While growing up, until my age of eight, my maternal grandparents home was that haven for me, to which I ran whenever holidays made their appearance.
It was the place where I could have the choicest Mangoes from Maharashtra, Sitaphal from Hyderabad, Pedhas from Dharwad and Kardantu from Gokak, my grandfather being a great connoisseur of fruits, sweets and other food. It was also the place I could play dress up to my heartā™s content without the watchful eye of my mother.
But what appealed to my young heart the most was the ice cream I had every day either at the erstwhile Century Club or the Bangalore Club. Soon after my grandfather arrived from work, he would promptly send me to one of these places, instructing his driver to bring me back carefully after I had my share of ice cream. I must confess that at times, I went overboard and had two ice creams at a time, an indulgence that my parents would have never allowed.
And then there was the food cooked by my grandmother which I have talked about many a time, in this space. The soft fluffy hot puris with a spicy potato bhaji, rice and its many variations and accompaniments, crispy chaklis, sheera, laddus and other fare cooked by her. And ofcourse there was the thalipeeth.
No one could match the taste of her thalipeeth. A maestro in the kitchen, whenever there was a need to make thalipeeth, she quickly mixed the flours, added the spices, salt, some yogurt or curd to bind the dough, add flavor and tang and then she patted the dough on an iron tava. This way of making thalipeeth yields the most flavoursome results.
Thalipeeth, still warm from the heat of the iron tava would be scooped with dollops of fresh homemade yogurt or curd along with a spicy red chili chutney called ranjak or kempu chutney (kempu meaning red in Kannada). This mouthwatering combination is still very close to my heart.
You can add vegetables of your choice to make it more nutritious. I use carrots, cucumbers, pumpkin or bottle gourd with great results.
Thalipeeth comes together quickly, is very satisfying and delicious. For me, it always brings back memories of my grandmother, from whom I learned the basics of my cooking and who is largely responsible for many of the great results that come out of my kitchen.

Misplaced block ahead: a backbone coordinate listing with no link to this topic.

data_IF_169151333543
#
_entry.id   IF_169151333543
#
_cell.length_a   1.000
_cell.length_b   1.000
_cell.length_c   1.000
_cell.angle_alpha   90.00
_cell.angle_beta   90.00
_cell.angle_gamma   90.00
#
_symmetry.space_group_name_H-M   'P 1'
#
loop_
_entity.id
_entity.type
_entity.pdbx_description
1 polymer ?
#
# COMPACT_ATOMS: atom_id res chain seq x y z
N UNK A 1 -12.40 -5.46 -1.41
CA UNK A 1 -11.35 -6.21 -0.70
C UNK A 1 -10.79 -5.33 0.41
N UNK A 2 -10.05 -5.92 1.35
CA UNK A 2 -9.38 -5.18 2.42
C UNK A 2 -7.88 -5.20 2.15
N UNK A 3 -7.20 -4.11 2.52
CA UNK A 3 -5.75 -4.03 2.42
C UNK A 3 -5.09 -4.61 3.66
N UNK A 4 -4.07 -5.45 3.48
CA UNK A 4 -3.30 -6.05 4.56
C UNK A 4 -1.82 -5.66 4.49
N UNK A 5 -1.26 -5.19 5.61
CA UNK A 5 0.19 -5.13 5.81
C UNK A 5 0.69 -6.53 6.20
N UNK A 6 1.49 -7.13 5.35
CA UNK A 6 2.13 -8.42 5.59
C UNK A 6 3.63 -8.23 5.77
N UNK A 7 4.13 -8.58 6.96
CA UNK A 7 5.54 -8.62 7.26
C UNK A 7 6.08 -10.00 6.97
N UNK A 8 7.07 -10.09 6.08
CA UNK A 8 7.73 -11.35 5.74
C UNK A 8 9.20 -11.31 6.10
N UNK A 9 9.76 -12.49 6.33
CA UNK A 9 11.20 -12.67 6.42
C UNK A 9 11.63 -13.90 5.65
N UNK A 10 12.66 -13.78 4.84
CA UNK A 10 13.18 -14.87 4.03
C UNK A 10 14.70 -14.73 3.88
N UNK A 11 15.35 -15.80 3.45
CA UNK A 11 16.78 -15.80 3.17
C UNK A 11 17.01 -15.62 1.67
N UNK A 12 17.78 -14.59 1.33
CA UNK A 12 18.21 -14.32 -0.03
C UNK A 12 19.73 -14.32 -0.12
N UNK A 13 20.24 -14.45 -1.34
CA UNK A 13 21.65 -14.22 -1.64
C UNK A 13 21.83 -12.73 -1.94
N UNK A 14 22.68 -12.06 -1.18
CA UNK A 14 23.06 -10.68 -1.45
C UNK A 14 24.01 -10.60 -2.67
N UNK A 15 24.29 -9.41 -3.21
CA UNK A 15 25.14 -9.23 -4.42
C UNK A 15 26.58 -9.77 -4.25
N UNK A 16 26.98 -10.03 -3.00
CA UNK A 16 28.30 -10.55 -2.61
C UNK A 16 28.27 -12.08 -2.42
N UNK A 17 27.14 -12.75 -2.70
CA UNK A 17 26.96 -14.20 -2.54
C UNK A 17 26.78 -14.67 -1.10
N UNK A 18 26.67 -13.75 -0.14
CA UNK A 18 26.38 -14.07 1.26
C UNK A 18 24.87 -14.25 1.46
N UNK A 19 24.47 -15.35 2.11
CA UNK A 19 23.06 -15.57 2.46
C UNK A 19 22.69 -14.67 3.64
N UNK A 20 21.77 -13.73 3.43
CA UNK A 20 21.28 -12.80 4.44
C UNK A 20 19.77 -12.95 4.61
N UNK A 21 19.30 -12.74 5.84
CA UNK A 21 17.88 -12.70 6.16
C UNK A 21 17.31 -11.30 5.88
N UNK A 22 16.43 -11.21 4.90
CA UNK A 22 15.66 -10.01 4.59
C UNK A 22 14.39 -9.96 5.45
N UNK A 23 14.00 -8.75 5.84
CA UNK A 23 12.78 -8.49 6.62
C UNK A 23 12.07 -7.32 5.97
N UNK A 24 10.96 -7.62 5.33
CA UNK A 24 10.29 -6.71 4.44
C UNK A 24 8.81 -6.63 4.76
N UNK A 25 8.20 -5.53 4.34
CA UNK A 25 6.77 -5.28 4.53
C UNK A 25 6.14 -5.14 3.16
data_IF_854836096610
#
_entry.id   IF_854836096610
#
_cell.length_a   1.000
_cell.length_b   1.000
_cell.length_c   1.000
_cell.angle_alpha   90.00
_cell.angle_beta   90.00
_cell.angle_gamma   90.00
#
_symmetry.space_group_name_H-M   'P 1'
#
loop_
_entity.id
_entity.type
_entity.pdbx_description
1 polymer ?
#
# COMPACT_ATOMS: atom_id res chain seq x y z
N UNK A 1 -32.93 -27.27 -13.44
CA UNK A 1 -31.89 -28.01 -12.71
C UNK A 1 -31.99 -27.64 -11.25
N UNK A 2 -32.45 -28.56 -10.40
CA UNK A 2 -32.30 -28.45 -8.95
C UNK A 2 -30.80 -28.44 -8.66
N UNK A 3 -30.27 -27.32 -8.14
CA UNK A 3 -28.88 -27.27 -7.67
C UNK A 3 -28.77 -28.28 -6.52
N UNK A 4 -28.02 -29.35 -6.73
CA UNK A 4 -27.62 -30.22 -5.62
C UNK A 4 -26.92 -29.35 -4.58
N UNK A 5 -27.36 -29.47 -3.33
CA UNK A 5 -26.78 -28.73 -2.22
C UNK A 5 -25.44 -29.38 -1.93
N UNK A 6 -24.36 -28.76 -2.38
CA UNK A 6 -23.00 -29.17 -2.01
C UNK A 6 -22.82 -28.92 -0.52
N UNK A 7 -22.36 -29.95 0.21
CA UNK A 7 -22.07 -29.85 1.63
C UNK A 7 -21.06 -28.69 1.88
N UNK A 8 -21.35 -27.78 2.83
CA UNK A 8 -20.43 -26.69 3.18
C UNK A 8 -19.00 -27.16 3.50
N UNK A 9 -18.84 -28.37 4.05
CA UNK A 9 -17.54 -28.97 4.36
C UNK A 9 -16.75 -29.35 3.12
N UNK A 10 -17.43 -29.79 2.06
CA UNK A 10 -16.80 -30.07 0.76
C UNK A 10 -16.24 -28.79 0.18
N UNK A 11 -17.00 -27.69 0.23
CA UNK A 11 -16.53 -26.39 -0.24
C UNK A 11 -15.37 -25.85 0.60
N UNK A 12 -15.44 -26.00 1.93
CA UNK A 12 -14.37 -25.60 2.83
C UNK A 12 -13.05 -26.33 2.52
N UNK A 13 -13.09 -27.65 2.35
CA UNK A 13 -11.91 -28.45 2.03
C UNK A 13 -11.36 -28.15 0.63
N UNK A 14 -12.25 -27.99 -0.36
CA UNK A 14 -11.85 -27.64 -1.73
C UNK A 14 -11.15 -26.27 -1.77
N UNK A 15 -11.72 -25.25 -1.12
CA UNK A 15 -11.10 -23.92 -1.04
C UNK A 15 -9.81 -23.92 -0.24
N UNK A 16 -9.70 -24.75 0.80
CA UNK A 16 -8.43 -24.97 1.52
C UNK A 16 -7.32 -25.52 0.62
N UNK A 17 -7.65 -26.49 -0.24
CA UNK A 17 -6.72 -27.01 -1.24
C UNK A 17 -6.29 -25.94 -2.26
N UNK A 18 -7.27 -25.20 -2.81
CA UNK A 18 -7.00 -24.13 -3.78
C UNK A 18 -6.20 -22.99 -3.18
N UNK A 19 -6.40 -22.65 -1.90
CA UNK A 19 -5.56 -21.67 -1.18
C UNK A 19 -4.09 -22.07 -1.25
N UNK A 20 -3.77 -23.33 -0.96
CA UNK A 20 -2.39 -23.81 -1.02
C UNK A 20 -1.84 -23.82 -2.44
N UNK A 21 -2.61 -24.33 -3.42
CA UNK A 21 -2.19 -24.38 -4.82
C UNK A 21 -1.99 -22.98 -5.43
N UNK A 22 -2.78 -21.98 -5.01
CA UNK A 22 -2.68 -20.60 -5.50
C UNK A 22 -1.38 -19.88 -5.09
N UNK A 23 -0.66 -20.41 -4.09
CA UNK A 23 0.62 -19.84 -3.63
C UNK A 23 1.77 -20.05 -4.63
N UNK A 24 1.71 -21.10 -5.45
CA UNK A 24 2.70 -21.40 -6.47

Thalipeeth is commonly known as a dish from Maharashtra, but this is something that is not only popular but is quite commonly cooked in the northern parts of Karnataka as well. One of the highlights of thalipeeth is its versatality. It can be served as a breakfast, at lunch, as a part of a brunch menu, as a snack or a small meal or even dinner.
If you happen to try this thalipeeth recipe from our household, let me know about it by mailing me or sharing it with me here, on mail or on social media.
This recipe has been brought to you in association with 24 Mantra Organic.Ā They have a wide range ofĀ organic products to choose from, which makes it easier to switch to an organic life. Do check out the Organic Mantras initiative and stay connected on Facebook and Instagram.
Vegetable Thalipeeth Recipe
Ā Indian flatbread from Maharashtra and North Karnatak made with a variety of flours, spices and vegetables.
You can use a variety of flours and any Ā vegetables like ash gourd or pumpkin to make these flatbreads.
150 gm (3/4th cup) rice flour
60 gm (1/2 cup) sorghum millet (jowar) flour
60 gm (1/2 cup) gram flour (besan)
60 gm (1/2 cup) wheat flour
1 tbsp coriander seed powder
1 tsp cumin seed powder
Ā½ tsp turmeric powder
Ā½ tsp asafetida powder
1 tsp red chili powder
Ā½ cup plain yogurt or dahi or tamarind water
1 Ā½ tsp salt or to taste
1 cucumber, grated
1 carrot, grated
In a large bowl combine all the dry ingredients, the flour and the spices. Mix with a fork, make a well in the centre and add yogurt and the grated vegetables. If your cucumber is bitter, make sure that you remove the bitterness by rubbing a slice over the cut cucumber until all the bitter juices ooze out.
Mix well and make a dough. Add a few spoons of water if required to make a soft dough.
Keep a griddle or a pan on the heat.
Grease a medium sized (enough to fit over a chakla) baking parchment or butterpaper with oil. Grease your hands with some oil.
Take a portion of the dough and pat it over the paper, to get a circular 6ā to 8ā disc. Make 3 to 4 holes with your fore finger near the centre of the disc. This will make sure that the oil seeps into the corners of the dough making a crisp thalipeeth.
Place the paper over the hot pan and carefully peel off the paper.
Spread a few drops of oil around the edges of the thalipeeth. After the base is cooked and dark brown spots appear, flip it over and cook on the other side as well.
Grease the paper again and repeat the above procedure until you finish up the dough.